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Daimyō. The Daimyōs were the territorial lords or barons of feudal Japan. The word means literally "great name." Accordingly, during the Middle Ages, warrior chiefs of less degree, corresponding, as one might say, to our knights or baronets, were known by the correlative title Shōmyō, that is, "small name." But this latter fell into disuse. Perhaps it did not sound grand enough to be welcome to those who bore it. Under the Tokugawa dynasty, which ruled Japan from A.D. 1603 to 1867, the lowest Daimyōs owned land assessed at ten thousand bales of rice per annum, while the richest fief of all—that of Kaga—was worth over a million bales. The total number of the Daimyōs in modern times was about three hundred.

It should be borne in mind that the Daimyōs were not the only aristocracy in the land, though they were incomparably the richest and the most important. In the shadow of the Mikado's palace at Kyōto, poor but very proud of their descent from gods and emperors, and looking down on the feudal Daimyō aristocracy as on a mere set of military adventurers and parvenus, lived, or rather vegetated through centuries, the Kuge, the legitimist aristocracy of Japan. The revolution of 1868, in bringing about the fall of the Daimyōs, at last gave the Kuge their opportunity. With the restoration of the Mikado to absolute power, they too emerged from obscurity; and on the creation of a new system of ranks and titles in 1884, they were not forgotten. The old Kuge took rank as new princes, marquises, and counts, and what is more, they were granted pensions.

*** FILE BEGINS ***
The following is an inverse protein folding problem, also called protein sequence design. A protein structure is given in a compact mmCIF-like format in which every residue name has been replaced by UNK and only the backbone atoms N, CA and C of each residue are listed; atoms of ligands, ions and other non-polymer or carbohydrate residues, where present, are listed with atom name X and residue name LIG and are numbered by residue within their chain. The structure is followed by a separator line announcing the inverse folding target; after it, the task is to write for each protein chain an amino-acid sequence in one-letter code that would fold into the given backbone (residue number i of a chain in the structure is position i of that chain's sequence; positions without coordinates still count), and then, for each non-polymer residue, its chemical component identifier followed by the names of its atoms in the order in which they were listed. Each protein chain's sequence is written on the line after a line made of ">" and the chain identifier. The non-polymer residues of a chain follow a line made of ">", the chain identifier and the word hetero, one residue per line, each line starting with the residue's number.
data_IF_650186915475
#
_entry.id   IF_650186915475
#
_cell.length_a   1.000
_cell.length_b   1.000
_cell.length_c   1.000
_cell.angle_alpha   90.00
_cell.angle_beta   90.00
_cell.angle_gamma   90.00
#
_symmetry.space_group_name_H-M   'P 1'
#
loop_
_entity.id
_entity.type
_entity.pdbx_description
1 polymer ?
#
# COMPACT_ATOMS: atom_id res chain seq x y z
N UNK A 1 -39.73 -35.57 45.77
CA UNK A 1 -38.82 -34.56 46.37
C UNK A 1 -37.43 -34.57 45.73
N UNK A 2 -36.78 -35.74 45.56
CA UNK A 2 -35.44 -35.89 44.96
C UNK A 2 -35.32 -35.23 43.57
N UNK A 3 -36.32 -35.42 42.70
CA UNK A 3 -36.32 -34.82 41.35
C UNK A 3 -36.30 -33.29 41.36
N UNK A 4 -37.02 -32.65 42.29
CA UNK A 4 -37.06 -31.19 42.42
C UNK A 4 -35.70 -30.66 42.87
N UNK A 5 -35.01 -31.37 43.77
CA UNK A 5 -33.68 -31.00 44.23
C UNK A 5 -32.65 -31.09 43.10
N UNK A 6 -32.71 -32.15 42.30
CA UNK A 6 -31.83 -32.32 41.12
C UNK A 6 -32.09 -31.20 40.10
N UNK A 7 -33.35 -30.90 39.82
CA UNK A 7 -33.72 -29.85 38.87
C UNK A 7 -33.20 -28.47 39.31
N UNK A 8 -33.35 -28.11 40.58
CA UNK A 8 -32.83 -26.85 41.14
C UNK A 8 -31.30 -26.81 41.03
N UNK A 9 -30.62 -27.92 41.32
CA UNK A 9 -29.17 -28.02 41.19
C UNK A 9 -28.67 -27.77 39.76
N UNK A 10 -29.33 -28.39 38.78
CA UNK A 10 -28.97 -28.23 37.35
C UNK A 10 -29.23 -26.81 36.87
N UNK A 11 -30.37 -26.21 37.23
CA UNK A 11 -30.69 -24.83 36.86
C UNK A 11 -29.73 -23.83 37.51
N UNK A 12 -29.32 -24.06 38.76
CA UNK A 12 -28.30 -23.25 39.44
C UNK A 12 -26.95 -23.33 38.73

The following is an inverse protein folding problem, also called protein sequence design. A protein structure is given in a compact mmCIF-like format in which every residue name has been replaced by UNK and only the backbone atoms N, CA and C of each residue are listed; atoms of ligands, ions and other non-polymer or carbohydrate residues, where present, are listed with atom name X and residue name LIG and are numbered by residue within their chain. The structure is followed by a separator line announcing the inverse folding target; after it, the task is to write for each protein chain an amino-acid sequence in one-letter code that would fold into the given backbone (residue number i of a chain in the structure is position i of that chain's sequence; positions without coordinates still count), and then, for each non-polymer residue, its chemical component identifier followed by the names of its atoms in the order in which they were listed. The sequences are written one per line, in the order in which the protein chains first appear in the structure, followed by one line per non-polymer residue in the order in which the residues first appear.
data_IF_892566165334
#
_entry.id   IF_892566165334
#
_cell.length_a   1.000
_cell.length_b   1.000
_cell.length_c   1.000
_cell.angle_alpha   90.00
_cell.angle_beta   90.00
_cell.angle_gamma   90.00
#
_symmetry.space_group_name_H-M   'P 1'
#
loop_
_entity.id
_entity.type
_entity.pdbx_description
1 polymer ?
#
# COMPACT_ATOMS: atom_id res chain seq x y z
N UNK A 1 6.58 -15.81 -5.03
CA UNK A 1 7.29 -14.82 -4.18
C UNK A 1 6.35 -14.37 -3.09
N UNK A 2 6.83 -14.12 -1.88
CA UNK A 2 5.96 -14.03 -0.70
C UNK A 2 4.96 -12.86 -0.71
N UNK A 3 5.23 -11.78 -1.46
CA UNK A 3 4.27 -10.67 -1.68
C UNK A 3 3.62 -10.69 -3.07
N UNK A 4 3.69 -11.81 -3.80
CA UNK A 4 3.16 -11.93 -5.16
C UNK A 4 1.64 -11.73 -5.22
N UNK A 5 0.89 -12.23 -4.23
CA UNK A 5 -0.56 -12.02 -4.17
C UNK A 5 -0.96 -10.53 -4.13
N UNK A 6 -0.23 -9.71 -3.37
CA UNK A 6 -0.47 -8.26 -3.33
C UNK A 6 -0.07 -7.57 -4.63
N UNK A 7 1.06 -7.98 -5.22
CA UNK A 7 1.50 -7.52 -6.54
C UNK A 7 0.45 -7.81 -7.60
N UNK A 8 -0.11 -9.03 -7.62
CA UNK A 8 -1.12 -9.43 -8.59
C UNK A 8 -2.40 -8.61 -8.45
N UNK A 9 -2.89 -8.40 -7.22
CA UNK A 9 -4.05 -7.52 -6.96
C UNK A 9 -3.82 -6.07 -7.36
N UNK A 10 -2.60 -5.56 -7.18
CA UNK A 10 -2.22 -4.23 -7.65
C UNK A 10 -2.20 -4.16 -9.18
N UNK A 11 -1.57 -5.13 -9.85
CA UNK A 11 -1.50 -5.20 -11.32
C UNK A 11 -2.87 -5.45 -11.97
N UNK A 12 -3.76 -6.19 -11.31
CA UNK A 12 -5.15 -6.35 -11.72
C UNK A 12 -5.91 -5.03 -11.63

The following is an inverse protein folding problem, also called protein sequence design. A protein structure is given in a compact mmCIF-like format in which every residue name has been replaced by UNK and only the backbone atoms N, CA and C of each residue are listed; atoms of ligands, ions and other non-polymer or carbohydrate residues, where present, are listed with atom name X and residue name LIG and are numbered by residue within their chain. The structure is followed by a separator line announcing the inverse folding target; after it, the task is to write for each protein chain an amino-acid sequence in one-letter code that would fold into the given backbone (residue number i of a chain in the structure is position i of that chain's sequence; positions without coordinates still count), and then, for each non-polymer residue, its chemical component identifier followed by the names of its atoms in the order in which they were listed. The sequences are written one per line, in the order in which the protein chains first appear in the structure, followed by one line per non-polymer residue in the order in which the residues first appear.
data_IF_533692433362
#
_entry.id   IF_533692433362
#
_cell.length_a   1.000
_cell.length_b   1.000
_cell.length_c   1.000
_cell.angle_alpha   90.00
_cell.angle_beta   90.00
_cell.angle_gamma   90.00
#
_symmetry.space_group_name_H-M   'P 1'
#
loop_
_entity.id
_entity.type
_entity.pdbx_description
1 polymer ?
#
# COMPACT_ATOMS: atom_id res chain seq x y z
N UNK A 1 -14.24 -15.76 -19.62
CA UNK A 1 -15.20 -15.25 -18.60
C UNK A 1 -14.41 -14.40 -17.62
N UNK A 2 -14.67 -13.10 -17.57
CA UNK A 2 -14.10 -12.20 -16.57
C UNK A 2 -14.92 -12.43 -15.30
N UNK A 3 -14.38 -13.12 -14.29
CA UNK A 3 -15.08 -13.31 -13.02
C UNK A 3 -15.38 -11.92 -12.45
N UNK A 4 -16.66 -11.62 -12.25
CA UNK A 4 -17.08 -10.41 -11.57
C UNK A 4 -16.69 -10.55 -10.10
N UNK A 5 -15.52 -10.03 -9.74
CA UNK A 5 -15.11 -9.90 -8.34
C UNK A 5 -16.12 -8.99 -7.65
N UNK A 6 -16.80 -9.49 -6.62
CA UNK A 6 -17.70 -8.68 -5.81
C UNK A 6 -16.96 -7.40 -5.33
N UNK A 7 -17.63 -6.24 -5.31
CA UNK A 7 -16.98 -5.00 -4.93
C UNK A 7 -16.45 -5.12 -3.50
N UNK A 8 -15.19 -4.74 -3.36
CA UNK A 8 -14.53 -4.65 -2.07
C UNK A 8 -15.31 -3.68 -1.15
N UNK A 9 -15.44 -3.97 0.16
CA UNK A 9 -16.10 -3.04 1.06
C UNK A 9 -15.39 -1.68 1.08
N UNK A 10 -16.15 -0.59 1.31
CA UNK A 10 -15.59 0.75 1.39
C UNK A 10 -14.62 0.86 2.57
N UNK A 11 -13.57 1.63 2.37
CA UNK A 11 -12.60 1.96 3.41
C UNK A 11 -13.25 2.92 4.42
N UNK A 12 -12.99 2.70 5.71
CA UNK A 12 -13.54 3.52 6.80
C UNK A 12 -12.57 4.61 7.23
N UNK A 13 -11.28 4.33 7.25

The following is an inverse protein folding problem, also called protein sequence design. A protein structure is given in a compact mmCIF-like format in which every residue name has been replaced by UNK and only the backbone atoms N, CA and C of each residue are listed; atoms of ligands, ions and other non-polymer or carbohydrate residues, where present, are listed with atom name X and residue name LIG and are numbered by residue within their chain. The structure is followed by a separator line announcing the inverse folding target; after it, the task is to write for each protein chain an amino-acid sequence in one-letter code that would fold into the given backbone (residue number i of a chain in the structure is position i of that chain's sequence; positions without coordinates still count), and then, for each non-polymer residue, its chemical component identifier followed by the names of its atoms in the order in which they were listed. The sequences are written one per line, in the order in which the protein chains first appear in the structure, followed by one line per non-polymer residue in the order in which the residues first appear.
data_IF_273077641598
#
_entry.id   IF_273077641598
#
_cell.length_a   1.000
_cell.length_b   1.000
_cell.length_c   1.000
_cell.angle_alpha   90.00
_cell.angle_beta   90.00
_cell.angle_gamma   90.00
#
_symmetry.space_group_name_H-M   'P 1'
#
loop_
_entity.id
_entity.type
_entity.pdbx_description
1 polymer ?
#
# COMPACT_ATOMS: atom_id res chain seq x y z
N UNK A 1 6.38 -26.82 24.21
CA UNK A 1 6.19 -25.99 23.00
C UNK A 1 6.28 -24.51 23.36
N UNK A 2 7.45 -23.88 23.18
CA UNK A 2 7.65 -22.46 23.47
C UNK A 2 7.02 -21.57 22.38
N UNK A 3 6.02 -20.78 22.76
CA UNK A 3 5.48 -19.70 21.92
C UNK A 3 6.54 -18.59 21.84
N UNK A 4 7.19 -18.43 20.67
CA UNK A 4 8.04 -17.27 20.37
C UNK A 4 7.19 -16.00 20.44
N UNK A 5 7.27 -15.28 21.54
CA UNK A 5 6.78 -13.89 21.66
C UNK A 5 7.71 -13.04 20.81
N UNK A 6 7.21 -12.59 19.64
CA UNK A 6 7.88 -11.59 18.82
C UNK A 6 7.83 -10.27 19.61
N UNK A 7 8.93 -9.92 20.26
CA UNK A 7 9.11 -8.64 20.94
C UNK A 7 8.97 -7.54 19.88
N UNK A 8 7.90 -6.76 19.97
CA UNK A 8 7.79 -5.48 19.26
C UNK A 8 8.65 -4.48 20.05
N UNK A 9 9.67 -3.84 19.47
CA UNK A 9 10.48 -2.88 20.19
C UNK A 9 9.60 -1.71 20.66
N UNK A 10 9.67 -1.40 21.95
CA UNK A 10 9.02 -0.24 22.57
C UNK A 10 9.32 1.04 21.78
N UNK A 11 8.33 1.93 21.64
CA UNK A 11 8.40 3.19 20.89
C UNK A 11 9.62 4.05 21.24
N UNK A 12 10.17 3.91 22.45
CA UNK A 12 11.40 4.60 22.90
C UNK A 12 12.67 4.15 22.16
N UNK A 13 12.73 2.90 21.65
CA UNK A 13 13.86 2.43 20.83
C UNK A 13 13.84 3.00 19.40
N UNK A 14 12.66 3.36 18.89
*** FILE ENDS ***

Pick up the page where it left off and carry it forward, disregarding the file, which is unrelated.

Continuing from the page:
Books recommended. The Feudal System in Japan under the Tokugawa Shōguns, by J. H. Gubbins, printed in Vol. XV. Part II. of the "Asiatic Transactions." Reference to Mr. Gubbins's learned essay will show that the subject of Daimyō is not so simple as might appear at first sight.—T. R. H. McClatchie's Feudal Mansions of Yedo, in Vol. VII. Part III. of the same, gives interesting details of the "palaces" in which the Daimyōs resided while attending on the Shōgun at Yedo.